Reflections on Prayer

The importance of regular prayer is emphasized repeatedly in the Quran. Prayer or salat is the essence of faith. It is the primary pathway to God consciousness. However, a remarkable fact is that the Quran does not prescribe a format for prayer. The Quran insists that people should pray but consistently avoids prescribing a method for doing it. On the contrary, the Quran points out that insistence on particular prayer rituals are misplaced:

“Goodness is not in turning your face to the east or to the west——“. [2:177]

The Quran teaches instead that God is always with us and asks us to speak to Him directly:

“And if My servants ask about Me—behold I am near, I respond to whoever calls on Me, whenever they call, let them then respond to Me, and believe in Me, so that they may benefit.” [2:186]

It is ironic that teachings in the Muslim tradition have taken a totally opposite view. Adherence to format is considered an absolute must for prayer. Children are introduced to Islam in homes and in mosques throughout the world by indoctrination about form and rituals of body postures. Converts to Islam are advised by clergy that they must learn the Arabic words, the correct pronunciation, the body postures and their sequences, with frequent reminders that any departure from the prescribed routine makes the prayer defective and unacceptable to God. Non-Arabic speaking people are told that it may be better for them to know the meaning of the Arabic words, but it is not necessary; what matters to God is that you utter the words with correct Arabic pronunciation. For Arabic-speaking Muslims also it is not much better because all the importance is given to rote learning of the words and their delivery in the right sequence in the required number of rakaa. With such an emphasis on outward correctness, people when praying often find their attention focused on their own behavior and performance. There is hardly any room left in their awareness to connect with God or to speak to Him with an authentic personal voice or with deep feeling. This emphasis on outward correctness has now been programmed into Muslims for so many generations that prayer is commonly described as an ‘obligation’ and a ‘duty’. The idea that prayer could be spontaneous or joyful is almost heretical. Men and women who have been performing the ‘duty’ of prayer for many years inevitably become bored and uninspiring people. Their personalities contradict the promise of the Quran at the beginning of Sura Al-Muminun:

”Successful indeed are the believers, who are sincere in their prayers “( 23:1-2).

Historically, the great emphasis on the canonical format is based on the Prophet’s saying “Pray as you see me pray”. Our scholars have totally missed the point here by insisting that the outward form is the essence of prayer. They have failed to recognize that the Prophet’s prayer was spontaneous and variable. His method of prayer and his words differ significantly among the many Hadith. It is ironic that the different sects teach different forms of prayer based on particular Hadith but they each insist on total conformity with the method they have chosen for themselves.

It is not the question of whether we should follow Hadith or not, or whether particular Hadith are authentic. It is the defective understanding of generations of scholars in focusing on the mechanical aspects of the Prophet’s prayer habits, and not knowing that attitude and feeling are much more powerful than physical movement. This resulted in the prevailing teachings about prayer that contradict Quran’s wisdom in de-emphasizing ritual and conformity. It is time to reform teachings about prayer such that we give primary importance to its inner dimensions. We should teach how you can experience feelings of love, gratitude and closeness to God in prayer.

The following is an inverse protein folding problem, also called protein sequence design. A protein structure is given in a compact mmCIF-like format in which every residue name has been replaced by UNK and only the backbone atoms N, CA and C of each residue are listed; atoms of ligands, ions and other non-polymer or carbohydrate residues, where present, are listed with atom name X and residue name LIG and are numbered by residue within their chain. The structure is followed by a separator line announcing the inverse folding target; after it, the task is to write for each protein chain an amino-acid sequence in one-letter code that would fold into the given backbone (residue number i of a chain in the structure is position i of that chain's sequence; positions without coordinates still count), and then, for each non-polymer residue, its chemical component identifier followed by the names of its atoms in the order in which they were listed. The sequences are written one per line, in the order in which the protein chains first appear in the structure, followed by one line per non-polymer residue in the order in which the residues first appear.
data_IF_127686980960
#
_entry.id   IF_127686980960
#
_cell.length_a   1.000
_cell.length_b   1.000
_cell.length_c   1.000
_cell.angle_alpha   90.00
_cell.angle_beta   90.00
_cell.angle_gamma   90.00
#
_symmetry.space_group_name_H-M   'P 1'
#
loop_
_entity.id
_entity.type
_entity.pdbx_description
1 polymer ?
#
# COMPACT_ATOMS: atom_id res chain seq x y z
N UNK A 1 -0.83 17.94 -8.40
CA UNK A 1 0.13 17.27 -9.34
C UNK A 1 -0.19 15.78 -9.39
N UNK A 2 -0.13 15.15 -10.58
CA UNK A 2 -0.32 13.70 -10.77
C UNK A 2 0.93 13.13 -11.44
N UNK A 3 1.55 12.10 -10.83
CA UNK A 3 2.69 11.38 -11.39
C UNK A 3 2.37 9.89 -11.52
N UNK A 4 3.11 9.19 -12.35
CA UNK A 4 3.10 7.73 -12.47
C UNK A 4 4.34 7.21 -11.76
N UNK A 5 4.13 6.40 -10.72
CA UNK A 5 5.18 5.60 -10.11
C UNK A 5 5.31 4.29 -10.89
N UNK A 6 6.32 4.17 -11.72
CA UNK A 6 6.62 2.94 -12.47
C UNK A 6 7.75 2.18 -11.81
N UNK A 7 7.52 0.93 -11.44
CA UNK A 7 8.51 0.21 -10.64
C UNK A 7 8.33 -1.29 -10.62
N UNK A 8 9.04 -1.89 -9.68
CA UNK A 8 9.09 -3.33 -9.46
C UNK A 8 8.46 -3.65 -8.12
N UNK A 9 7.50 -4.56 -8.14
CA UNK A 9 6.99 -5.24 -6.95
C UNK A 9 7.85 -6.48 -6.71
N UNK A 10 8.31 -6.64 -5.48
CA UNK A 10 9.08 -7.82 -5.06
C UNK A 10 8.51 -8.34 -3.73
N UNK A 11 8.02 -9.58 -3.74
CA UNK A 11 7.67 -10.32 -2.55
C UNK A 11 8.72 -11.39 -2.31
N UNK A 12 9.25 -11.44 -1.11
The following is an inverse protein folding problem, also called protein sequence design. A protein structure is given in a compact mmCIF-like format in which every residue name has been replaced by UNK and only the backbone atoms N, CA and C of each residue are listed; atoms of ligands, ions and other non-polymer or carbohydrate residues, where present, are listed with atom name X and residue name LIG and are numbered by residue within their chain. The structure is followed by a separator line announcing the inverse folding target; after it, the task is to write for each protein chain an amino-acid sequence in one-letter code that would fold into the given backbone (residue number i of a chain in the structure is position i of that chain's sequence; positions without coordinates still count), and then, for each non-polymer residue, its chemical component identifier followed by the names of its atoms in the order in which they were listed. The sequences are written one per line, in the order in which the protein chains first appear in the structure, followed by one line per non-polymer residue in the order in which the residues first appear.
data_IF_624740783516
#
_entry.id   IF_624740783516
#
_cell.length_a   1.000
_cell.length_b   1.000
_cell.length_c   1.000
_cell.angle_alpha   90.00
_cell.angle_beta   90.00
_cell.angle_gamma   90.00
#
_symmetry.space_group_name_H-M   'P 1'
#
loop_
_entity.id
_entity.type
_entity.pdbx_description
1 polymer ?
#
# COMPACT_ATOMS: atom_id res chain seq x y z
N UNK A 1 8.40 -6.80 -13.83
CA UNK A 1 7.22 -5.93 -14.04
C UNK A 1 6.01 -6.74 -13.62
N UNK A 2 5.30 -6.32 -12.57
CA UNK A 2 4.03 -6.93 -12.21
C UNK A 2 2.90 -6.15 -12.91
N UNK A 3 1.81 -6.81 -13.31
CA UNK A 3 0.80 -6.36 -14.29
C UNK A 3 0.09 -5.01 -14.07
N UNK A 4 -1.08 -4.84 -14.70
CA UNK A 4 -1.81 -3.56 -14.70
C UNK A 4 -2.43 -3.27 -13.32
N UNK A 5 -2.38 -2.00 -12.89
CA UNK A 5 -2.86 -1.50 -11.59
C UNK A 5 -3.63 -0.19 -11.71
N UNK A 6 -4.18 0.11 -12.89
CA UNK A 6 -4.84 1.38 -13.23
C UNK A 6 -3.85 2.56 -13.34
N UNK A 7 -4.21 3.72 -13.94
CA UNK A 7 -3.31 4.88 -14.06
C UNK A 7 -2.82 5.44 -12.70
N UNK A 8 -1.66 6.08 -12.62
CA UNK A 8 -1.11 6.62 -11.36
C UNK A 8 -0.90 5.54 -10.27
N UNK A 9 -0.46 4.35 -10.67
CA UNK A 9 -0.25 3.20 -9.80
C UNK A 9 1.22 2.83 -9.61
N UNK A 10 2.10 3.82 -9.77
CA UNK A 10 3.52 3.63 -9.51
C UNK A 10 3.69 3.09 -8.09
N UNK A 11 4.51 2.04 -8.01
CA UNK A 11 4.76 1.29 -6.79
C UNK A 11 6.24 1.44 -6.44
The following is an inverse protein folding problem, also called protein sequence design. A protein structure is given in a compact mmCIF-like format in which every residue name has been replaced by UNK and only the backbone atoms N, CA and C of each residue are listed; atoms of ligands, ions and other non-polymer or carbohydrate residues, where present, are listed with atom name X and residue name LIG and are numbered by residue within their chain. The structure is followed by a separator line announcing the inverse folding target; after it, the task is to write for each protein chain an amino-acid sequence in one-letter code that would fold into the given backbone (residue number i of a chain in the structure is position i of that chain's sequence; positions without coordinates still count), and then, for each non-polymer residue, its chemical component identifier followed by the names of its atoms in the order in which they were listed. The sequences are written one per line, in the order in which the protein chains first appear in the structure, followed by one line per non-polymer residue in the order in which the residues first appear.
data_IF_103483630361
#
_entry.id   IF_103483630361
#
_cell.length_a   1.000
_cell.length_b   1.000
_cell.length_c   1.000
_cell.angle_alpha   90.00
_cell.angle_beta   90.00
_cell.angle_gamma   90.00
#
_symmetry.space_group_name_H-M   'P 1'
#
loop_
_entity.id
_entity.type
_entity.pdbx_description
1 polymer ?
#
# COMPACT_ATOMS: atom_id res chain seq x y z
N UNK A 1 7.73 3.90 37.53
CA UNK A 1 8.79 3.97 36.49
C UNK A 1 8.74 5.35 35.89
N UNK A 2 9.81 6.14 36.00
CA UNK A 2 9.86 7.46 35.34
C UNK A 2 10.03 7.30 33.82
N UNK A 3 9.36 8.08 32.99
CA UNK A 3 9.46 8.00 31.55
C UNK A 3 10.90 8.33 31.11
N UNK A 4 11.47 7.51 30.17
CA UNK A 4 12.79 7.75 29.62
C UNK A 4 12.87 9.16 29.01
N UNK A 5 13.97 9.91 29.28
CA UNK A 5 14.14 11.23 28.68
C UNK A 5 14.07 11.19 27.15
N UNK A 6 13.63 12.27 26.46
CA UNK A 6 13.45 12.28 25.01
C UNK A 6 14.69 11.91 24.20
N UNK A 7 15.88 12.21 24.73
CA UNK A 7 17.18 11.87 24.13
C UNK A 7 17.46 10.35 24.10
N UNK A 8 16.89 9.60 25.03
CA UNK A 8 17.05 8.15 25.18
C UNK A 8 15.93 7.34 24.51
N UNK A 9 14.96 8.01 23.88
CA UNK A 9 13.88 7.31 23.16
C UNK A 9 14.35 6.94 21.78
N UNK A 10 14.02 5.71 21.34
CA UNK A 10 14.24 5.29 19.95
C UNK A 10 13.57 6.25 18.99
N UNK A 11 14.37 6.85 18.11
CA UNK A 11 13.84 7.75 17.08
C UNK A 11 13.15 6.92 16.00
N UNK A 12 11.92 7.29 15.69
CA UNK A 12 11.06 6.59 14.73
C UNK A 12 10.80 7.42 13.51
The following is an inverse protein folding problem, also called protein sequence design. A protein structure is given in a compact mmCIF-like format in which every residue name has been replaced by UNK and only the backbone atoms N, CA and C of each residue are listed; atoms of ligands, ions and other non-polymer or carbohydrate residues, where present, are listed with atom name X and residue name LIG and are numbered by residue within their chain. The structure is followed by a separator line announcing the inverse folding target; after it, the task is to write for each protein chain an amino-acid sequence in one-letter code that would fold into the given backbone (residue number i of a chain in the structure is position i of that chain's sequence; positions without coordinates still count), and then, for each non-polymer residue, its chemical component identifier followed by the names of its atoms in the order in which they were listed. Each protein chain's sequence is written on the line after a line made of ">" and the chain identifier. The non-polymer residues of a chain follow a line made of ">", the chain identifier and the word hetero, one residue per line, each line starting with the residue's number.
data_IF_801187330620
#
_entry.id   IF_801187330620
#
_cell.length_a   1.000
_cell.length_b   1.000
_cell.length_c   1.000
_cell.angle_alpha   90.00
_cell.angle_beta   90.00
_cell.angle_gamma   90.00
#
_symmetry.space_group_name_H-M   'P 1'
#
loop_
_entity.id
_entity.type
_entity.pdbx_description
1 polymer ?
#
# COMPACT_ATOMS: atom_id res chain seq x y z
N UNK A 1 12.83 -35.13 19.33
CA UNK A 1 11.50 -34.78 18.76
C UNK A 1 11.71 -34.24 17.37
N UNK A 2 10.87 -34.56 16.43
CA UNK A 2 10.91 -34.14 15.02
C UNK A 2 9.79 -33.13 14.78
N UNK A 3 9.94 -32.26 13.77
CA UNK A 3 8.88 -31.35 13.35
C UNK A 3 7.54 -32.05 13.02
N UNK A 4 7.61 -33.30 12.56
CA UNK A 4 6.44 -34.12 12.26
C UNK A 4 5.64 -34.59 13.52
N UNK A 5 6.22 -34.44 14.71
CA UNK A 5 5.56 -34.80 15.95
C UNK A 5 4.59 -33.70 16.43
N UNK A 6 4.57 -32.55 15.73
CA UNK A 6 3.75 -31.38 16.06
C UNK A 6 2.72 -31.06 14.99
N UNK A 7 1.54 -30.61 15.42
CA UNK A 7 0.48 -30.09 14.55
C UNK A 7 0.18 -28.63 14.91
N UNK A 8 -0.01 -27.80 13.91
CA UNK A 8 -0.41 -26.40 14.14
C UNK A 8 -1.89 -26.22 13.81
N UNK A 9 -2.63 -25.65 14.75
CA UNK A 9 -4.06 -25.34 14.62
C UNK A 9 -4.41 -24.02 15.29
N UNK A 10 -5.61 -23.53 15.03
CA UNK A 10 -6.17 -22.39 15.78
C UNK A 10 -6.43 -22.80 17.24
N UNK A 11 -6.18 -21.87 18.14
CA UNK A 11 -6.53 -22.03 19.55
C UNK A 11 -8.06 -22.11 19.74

The value of any practice is to be evaluated by the results it produces. The main point is that for Prophet Muhammad and his companions the prayer was a means for achieving God consciousness. Their prayer rituals were effective and source of strength for them. For example, it is narrated that, whenever, Prophet Muhammad faced a situation that caused him anxiety he prayed two rakaa, and this released his stress and restored his usual state of resourcefulness. The question to ask is this: “Is my prayer a source of strength for me? Is my practice making me grow in awareness? “If not, “how can I modify my prayer to make it more effective?” It is the results in your life that measure the success of prayer, and not the outward form.

Prophet Muhammad’s postures of prayer, the standing, the bowing, prostrations etc., were borrowed from the customs of the pre-Islamic Meccans, with some modifications. They represented the continuity of the prayer-practice of that region and now through the influence of Islam have spread all over the world. It is very likely that this particular structure of prayer helped many people establish Divine Contact in the past, and suits many people today. But it is common observation that many Muslims who pray in this format do not find it meaningful. Such people should know that there is nothing wrong with them, and there is nothing wrong if they change their way of prayer to try to make it more personally meaningful and fulfilling.

There are others who find it impossible to carry out the prescribed routines of the canonical prayer for practical reasons such as work or availability of private space. People in such situations should be encouraged to pray in a form that is convenient for them.

The Quran wants us to know that God is always near and responds to us without limitations of ritual or procedure.

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